takes pity on the children of drunkards, and the taxpayer 
who supports the insane asylums and other institutions, 
that the whisky business keeps full of human wrecks. 


De Brewer's Big Hosses. 



H. 8. Taylor. J. B. Herbert. 


1. Oh de Brew-er's big 

2. Oh de lick - er men's 

3. Oh Til bar- ness dem 

f t 

boss - es, com - in' down de road, 

act in' like dey own dis place, 

boss es to de temp-'rance cart, 

' I__J I 1 

Tot - in' all a - roond ole La - ci - fer*s load; Dey step BO high, 

Liy - in' on de sweat ob de po' man's face. Bey's fat and sas - 

Hit 'em wid a gad to gib 'em a start, Til teach 'em how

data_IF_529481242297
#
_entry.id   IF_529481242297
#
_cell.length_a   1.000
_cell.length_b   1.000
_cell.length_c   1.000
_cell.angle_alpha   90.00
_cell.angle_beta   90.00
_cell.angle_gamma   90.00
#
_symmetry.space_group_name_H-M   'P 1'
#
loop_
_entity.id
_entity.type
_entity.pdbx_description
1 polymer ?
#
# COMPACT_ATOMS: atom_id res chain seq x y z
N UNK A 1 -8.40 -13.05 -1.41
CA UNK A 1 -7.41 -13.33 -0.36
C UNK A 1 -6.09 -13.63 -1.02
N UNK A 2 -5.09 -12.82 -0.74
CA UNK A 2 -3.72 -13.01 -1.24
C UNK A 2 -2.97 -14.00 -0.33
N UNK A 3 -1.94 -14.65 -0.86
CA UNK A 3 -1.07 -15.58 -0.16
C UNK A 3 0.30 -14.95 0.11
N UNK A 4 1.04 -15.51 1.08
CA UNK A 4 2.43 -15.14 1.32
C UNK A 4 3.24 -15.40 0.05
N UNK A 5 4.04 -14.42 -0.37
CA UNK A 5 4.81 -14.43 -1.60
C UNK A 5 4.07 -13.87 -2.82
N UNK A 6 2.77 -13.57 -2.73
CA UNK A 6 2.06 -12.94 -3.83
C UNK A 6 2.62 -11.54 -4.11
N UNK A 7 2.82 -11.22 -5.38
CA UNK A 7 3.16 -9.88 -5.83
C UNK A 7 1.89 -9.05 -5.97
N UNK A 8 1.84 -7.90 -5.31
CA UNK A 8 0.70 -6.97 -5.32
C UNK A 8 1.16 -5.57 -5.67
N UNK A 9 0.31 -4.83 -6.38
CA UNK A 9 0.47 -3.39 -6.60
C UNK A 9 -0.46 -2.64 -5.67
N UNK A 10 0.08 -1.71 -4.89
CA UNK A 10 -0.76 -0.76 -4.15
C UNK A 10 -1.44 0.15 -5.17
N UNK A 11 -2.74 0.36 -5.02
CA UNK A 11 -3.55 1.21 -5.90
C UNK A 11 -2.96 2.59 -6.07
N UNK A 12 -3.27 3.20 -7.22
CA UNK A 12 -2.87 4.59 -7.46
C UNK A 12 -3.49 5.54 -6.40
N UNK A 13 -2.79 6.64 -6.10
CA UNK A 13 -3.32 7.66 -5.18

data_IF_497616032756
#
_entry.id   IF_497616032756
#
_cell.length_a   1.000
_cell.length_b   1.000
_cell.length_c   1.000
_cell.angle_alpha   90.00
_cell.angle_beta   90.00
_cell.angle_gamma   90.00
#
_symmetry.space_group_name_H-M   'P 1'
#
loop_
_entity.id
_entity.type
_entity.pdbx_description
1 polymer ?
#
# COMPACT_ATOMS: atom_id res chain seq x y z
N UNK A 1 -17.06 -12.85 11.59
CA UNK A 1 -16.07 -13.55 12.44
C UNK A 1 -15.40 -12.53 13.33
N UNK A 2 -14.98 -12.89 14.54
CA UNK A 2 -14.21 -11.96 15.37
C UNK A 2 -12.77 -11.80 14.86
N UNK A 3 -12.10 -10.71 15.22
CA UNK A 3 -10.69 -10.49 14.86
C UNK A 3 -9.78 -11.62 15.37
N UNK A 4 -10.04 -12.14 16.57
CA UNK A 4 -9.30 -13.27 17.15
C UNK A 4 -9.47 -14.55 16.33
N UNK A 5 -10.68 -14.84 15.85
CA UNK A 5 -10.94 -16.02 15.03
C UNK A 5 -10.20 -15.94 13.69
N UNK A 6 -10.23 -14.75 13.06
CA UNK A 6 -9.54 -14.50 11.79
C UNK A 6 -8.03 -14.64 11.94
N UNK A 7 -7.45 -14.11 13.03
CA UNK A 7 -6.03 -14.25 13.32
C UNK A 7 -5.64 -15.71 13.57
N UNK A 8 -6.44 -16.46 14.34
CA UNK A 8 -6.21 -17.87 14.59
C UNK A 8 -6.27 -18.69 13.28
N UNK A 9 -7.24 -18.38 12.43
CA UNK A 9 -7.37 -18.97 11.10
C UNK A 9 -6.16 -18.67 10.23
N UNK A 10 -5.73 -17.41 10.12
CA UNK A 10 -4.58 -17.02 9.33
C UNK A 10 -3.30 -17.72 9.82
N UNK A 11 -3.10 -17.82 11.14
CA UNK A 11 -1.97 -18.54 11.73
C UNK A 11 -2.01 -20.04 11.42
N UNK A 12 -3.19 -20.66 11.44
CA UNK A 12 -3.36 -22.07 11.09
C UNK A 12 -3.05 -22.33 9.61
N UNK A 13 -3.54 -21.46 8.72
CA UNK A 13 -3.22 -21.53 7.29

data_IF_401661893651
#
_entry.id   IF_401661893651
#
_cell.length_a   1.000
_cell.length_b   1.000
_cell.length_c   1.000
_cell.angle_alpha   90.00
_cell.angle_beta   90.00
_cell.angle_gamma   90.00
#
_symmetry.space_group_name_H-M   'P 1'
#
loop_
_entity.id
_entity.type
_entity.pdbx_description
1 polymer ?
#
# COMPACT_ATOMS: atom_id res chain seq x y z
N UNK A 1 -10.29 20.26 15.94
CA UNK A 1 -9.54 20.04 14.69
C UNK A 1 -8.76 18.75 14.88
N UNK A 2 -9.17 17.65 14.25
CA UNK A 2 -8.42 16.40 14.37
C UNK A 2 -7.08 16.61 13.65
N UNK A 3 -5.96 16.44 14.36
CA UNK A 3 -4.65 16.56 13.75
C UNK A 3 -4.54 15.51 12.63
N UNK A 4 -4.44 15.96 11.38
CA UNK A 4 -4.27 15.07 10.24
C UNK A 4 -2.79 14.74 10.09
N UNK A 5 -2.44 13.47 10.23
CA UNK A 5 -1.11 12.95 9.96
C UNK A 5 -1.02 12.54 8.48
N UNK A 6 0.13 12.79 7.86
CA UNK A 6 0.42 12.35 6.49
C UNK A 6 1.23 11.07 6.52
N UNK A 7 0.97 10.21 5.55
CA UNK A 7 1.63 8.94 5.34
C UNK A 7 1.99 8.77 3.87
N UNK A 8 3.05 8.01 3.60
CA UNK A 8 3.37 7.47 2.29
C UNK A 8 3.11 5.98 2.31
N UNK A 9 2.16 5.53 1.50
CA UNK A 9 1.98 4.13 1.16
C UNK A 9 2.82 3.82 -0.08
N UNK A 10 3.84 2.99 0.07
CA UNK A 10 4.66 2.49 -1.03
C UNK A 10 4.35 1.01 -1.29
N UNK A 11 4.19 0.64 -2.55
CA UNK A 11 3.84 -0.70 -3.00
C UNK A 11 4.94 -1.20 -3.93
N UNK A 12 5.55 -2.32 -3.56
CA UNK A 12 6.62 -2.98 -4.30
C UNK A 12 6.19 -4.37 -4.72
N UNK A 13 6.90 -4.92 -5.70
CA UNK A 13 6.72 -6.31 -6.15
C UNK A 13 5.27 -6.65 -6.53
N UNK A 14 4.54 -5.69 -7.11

f T f f t f f 



> P f r+ j 

r \ i i ii 1 1 

^ i 1 1 fl ' C 



an' dey step so free, Bat dem big boss- es can't ran o ver me. 

ey as dey can be, Bat dem big boss- es can't ran o - ver me. 

for to haw and gee, For dem big boss- es can't ran o - ver me. 

t 1 ~ -&&- 



Oh, no I boys, oh, no I De turnpike's free wherebber I go, Fm a temperance 

' 1 

in - gine, don't you see, Andde Brewer's big boss- es can't run o - ver ma! 



* A good effect can be obtained if the male voices will imitate escaping steam and 
whistle while the female voices sing the two following measures. 



fair grounds and a fellow came up to him and said: "Are 
you the fellow that gave a talk on temperance?" 

"Well, I think that the managers did a dirty piece of 
business to let you give a lecture on temperance. You have 
hurt my business and my business is a legal one." 

"You are right there," said the lecturer, "they did do a